# Mean for empty tensor

I found that when I x.mean() for an empty tensor x, I got nan. Is it intended or not?
I think it would confuse people.

Hi,

I think this behavior is intentional as it makes more sense than anything to me, at least.
This is the prefered implementation in numpy too.

Personally, I think mean of empty tensor can be defined in this way: `nothing/len(nothing)` or clearer version `[nan] / len([nan])` which only can produce two kind of output, 1. crash in runtime! 2. nan as the output
(I did not read the source code so I might be wrong about how it works exactly)

Also, if you look more intuitively, if we do not want to raise an exception, the best scenario is `nan` as there are many numerical operation that might produce `nan` as an unexpected bahvior.

Can you explain what is your idea and prefered bahvior? And why it would confuse people?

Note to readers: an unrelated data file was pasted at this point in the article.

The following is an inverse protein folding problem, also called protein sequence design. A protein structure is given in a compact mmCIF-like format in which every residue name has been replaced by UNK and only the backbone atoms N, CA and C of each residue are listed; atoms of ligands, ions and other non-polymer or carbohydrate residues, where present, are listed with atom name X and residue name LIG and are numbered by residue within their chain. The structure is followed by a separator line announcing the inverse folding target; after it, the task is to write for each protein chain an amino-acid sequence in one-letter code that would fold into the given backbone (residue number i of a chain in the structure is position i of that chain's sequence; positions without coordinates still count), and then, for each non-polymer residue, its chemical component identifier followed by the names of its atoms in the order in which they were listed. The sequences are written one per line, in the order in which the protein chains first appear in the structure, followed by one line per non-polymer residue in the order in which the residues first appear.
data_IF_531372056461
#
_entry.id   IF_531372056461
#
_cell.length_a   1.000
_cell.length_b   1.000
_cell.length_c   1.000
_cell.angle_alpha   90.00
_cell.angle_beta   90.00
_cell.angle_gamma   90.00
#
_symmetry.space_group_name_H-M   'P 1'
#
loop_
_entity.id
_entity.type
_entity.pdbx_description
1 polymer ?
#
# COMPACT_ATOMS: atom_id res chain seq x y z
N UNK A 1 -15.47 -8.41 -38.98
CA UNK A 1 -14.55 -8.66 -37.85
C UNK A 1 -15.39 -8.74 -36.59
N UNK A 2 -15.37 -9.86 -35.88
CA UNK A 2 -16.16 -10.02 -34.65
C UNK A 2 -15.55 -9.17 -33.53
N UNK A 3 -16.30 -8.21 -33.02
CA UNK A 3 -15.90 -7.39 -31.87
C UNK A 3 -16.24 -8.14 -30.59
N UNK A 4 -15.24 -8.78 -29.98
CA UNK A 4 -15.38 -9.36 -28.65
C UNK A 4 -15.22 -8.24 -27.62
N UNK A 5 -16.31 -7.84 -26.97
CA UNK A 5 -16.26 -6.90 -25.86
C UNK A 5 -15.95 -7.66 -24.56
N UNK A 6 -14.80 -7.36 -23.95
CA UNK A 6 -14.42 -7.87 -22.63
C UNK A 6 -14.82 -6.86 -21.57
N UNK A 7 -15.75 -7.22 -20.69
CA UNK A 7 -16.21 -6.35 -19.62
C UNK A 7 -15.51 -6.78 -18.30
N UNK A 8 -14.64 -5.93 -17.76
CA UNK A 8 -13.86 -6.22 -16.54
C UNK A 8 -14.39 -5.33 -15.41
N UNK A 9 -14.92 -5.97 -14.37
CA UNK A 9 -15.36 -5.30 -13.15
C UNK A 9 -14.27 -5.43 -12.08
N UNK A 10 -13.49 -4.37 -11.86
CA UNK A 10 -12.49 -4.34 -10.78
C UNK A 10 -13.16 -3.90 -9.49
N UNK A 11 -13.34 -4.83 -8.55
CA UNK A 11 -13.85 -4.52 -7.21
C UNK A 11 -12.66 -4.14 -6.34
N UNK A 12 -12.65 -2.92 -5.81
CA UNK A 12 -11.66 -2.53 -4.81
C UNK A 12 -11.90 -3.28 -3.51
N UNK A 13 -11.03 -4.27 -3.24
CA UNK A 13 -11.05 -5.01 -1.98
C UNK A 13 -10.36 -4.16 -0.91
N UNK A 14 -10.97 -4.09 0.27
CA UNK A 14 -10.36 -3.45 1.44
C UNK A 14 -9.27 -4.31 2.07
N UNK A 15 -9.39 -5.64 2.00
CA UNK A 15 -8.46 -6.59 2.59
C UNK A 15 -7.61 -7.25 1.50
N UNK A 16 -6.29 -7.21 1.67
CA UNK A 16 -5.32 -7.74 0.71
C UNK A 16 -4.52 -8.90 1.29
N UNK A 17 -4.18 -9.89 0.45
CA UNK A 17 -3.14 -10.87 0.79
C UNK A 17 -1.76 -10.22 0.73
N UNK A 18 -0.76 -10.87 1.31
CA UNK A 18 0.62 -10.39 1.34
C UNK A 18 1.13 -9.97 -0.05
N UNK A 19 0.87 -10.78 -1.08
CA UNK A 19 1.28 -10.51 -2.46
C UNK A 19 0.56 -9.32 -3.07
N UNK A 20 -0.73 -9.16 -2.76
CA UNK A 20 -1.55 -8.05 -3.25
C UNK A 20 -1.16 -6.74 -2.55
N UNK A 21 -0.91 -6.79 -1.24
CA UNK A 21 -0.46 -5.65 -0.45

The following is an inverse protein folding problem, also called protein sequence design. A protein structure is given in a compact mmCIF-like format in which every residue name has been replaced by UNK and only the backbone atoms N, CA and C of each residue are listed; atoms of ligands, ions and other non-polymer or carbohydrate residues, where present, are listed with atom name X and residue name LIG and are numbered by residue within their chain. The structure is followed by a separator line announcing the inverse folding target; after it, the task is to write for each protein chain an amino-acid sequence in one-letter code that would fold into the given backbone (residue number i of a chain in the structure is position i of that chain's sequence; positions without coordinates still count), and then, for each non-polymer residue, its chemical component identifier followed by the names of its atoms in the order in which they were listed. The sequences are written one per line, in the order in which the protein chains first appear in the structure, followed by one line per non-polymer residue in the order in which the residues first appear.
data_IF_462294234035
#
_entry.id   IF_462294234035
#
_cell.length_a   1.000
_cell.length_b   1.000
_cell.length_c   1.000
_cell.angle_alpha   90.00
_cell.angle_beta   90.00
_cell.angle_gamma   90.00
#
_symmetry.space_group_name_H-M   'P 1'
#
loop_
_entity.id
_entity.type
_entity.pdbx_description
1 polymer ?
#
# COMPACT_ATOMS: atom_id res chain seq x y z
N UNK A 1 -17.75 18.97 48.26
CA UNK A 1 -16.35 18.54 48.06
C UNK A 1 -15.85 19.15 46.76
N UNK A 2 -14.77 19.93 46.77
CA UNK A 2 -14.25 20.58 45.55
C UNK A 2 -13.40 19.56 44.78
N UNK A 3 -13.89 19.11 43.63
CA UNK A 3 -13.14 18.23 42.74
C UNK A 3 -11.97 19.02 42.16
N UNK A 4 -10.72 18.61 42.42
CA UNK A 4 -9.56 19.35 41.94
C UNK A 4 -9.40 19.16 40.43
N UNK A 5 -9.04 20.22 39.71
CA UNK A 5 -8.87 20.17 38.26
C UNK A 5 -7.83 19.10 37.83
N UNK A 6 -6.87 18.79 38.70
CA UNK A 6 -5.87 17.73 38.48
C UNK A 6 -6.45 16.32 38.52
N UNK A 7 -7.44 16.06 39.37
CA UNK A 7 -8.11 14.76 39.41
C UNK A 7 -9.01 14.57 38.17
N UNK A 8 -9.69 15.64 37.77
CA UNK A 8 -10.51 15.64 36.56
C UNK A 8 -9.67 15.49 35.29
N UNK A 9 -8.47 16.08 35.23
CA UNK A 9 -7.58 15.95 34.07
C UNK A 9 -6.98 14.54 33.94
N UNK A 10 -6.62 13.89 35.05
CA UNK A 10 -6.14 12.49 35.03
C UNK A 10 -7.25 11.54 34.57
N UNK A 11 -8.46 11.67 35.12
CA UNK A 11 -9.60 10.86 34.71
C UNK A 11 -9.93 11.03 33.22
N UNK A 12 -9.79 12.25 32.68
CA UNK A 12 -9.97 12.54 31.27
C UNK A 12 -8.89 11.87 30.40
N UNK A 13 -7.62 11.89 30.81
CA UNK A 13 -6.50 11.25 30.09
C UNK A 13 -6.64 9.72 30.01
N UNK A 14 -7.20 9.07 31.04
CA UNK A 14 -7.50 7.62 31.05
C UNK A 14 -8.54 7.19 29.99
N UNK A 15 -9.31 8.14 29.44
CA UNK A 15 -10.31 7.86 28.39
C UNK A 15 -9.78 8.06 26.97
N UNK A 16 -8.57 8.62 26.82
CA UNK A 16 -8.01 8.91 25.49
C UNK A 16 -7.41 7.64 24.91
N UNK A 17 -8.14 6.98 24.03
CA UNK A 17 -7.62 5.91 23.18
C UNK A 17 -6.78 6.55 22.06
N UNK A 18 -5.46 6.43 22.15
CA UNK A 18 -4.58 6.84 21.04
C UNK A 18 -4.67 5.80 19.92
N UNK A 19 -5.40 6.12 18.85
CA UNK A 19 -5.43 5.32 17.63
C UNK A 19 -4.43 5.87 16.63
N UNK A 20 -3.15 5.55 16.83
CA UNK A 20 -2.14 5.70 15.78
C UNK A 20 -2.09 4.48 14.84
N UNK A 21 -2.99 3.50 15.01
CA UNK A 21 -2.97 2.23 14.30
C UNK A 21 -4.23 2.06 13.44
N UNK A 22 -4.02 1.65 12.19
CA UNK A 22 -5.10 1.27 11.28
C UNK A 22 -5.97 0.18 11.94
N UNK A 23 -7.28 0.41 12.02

Bests

Well, I think `mean() of an empty tensor` should be` an empty tensor`.

How can we consider `empty` when we for sure know that `len(an empty array)=0` ?
Actually, this happens:
`torch.sum(a) / len(a)`, and obviously `len(a)=0`, so if `torch.sum(a)` becomes anything rather than `0`, then division by zero exception will occur.
Also, `torch.sum(torch.tensor([np.nan])) = tensor[nan]` so `[nan] / 0 = nan`.

Although there might be some other reasons due to stability which I do not know about.

The main question that I have too is that why the sum of empty array is zero? Although in the case of mean, it won’t make a difference as `nan/nan = nan = zero/nan `.
After googling, I found that in numpy, fortran intrinsics follow this behavior:

So as torch tries to implement similar behavior to numpy, same idea is happening here.

I hope someone can explain more accurately.